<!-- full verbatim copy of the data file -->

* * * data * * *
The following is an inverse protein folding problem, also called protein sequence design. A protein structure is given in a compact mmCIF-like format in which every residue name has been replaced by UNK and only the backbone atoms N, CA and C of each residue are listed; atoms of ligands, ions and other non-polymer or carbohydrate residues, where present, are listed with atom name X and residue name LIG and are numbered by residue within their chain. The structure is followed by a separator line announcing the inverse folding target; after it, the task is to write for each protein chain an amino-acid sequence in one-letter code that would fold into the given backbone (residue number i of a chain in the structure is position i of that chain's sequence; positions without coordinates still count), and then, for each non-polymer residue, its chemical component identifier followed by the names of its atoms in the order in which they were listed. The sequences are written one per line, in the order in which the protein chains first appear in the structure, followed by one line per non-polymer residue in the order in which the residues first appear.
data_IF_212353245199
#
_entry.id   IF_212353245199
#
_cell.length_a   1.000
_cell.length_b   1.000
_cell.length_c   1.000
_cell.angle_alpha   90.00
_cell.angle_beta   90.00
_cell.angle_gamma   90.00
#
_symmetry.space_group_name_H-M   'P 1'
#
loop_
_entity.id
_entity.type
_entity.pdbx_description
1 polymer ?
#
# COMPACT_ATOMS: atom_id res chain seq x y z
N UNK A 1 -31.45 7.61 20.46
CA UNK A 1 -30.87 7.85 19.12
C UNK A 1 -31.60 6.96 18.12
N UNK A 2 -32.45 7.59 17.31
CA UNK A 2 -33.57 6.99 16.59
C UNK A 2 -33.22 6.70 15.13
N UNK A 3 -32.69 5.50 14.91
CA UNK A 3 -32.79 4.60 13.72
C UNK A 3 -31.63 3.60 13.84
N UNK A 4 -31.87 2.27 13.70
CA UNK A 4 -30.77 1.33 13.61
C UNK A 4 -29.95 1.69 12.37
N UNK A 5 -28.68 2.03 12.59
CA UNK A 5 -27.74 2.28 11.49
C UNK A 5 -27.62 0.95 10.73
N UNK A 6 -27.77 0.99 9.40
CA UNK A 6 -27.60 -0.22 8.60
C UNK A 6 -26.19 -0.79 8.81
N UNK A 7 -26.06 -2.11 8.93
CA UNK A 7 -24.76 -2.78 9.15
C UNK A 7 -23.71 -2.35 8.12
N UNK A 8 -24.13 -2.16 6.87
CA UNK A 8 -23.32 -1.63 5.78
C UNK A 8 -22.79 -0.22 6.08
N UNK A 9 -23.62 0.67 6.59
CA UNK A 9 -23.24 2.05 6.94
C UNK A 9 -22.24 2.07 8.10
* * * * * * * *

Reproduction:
The following is an inverse protein folding problem, also called protein sequence design. A protein structure is given in a compact mmCIF-like format in which every residue name has been replaced by UNK and only the backbone atoms N, CA and C of each residue are listed; atoms of ligands, ions and other non-polymer or carbohydrate residues, where present, are listed with atom name X and residue name LIG and are numbered by residue within their chain. The structure is followed by a separator line announcing the inverse folding target; after it, the task is to write for each protein chain an amino-acid sequence in one-letter code that would fold into the given backbone (residue number i of a chain in the structure is position i of that chain's sequence; positions without coordinates still count), and then, for each non-polymer residue, its chemical component identifier followed by the names of its atoms in the order in which they were listed. The sequences are written one per line, in the order in which the protein chains first appear in the structure, followed by one line per non-polymer residue in the order in which the residues first appear.
data_IF_212353245199
#
_entry.id   IF_212353245199
#
_cell.length_a   1.000
_cell.length_b   1.000
_cell.length_c   1.000
_cell.angle_alpha   90.00
_cell.angle_beta   90.00
_cell.angle_gamma   90.00
#
_symmetry.space_group_name_H-M   'P 1'
#
loop_
_entity.id
_entity.type
_entity.pdbx_description
1 polymer ?
#
# COMPACT_ATOMS: atom_id res chain seq x y z
N UNK A 1 -31.45 7.61 20.46
CA UNK A 1 -30.87 7.85 19.12
C UNK A 1 -31.60 6.96 18.12
N UNK A 2 -32.45 7.59 17.31
CA UNK A 2 -33.57 6.99 16.59
C UNK A 2 -33.22 6.70 15.13
N UNK A 3 -32.69 5.50 14.91
CA UNK A 3 -32.79 4.60 13.72
C UNK A 3 -31.63 3.60 13.84
N UNK A 4 -31.87 2.27 13.70
CA UNK A 4 -30.77 1.33 13.61
C UNK A 4 -29.95 1.69 12.37
N UNK A 5 -28.68 2.03 12.59
CA UNK A 5 -27.74 2.28 11.49
C UNK A 5 -27.62 0.95 10.73
N UNK A 6 -27.77 0.99 9.40
CA UNK A 6 -27.60 -0.22 8.60
C UNK A 6 -26.19 -0.79 8.81
N UNK A 7 -26.06 -2.11 8.93
CA UNK A 7 -24.76 -2.78 9.15
C UNK A 7 -23.71 -2.35 8.12
N UNK A 8 -24.13 -2.16 6.87
CA UNK A 8 -23.32 -1.63 5.78
C UNK A 8 -22.79 -0.22 6.08
N UNK A 9 -23.62 0.67 6.59
CA UNK A 9 -23.24 2.05 6.94
C UNK A 9 -22.24 2.07 8.10